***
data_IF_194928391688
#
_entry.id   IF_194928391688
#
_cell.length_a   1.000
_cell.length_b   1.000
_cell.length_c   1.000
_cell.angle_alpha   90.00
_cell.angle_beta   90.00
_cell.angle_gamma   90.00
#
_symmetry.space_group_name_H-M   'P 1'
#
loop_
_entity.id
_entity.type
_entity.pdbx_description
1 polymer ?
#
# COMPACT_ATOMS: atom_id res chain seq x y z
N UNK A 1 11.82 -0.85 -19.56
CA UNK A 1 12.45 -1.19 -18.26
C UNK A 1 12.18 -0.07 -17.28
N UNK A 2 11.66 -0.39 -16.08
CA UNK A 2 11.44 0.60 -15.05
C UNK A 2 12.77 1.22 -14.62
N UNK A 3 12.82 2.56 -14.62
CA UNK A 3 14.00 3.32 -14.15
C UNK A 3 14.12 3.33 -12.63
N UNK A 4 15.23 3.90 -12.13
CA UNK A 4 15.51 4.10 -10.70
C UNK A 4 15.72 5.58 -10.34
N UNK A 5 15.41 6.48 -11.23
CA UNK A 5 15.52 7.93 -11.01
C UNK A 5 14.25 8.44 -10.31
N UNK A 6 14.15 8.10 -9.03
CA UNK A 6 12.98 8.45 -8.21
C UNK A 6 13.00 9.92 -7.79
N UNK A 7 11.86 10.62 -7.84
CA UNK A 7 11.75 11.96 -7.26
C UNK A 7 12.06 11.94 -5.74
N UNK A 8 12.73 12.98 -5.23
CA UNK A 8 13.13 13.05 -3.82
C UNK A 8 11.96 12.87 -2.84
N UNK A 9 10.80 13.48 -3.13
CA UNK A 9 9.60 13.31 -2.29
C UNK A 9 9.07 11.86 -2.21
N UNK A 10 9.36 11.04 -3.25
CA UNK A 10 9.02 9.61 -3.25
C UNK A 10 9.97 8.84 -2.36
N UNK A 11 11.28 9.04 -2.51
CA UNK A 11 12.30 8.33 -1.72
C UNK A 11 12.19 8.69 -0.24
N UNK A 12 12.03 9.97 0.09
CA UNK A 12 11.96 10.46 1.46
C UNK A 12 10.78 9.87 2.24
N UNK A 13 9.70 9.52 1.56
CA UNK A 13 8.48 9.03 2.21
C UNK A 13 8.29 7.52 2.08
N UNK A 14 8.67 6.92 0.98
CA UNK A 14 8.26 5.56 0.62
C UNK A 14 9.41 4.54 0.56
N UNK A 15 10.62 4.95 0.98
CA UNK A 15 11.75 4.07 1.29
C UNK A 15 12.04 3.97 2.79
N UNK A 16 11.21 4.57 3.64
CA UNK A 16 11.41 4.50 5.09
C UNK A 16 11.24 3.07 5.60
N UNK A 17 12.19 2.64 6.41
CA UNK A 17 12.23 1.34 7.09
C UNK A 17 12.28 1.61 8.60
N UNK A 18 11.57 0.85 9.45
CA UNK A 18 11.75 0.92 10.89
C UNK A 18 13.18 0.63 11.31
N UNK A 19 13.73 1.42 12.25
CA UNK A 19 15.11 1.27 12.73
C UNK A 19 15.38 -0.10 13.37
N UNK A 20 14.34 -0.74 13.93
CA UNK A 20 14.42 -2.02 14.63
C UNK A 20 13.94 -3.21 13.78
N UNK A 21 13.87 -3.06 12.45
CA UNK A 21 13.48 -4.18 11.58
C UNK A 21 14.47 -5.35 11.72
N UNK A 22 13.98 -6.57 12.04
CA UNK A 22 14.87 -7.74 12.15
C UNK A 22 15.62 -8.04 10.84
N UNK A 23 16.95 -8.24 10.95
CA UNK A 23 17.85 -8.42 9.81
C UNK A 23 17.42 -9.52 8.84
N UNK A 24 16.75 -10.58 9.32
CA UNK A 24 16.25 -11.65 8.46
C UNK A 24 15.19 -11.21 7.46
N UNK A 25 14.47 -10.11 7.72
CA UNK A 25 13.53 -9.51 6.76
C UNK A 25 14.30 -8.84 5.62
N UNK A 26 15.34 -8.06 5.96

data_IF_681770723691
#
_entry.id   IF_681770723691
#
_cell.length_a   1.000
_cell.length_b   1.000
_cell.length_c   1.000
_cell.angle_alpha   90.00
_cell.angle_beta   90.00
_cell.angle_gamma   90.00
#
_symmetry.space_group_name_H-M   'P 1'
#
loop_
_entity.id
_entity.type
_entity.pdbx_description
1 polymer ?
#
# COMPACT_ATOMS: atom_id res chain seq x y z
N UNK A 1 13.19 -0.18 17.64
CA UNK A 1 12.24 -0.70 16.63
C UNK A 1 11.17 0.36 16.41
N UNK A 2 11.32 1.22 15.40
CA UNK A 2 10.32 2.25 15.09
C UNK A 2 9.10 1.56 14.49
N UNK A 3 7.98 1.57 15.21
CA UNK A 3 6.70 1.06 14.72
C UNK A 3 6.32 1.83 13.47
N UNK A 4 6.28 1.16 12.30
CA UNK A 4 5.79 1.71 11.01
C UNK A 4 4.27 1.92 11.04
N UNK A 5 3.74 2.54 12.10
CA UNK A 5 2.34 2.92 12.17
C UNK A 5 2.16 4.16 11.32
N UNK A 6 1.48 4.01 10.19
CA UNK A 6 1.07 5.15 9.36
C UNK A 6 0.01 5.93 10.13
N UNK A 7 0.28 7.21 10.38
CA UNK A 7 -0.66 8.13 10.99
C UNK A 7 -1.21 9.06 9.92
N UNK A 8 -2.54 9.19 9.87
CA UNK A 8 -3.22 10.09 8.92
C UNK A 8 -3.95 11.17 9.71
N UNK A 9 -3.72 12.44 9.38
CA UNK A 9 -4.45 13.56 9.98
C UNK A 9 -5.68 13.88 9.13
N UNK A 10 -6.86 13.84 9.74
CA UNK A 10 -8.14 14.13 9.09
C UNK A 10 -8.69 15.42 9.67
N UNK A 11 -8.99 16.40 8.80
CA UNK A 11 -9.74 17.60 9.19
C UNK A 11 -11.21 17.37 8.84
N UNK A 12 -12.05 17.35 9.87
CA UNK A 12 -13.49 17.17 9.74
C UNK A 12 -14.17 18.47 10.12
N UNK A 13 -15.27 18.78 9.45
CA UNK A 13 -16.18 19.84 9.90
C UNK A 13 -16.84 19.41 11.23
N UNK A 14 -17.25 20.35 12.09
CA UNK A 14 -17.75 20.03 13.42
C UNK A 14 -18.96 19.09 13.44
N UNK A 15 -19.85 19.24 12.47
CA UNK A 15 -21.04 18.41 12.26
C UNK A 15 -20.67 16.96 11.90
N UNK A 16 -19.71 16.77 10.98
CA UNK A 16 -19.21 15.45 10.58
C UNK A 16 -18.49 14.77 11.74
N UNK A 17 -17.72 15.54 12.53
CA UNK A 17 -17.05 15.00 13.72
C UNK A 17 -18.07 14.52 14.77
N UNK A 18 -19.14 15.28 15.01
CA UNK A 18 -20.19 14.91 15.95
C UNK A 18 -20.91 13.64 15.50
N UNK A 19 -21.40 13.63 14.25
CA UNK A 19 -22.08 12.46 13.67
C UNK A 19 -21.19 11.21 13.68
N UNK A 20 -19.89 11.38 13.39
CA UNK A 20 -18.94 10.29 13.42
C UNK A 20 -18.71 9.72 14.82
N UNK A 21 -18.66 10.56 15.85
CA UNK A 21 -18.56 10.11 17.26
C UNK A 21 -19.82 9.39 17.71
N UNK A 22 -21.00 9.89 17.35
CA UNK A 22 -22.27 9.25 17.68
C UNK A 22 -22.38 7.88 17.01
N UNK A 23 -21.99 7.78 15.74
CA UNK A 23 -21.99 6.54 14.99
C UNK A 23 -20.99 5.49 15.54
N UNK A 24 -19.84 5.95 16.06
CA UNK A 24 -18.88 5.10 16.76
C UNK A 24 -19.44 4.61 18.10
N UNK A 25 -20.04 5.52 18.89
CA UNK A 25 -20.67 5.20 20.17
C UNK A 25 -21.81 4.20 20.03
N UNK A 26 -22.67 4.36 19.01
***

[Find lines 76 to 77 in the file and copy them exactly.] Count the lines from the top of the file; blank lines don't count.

CA UNK A 19 15.11 1.27 12.73
C UNK A 19 15.38 -0.10 13.37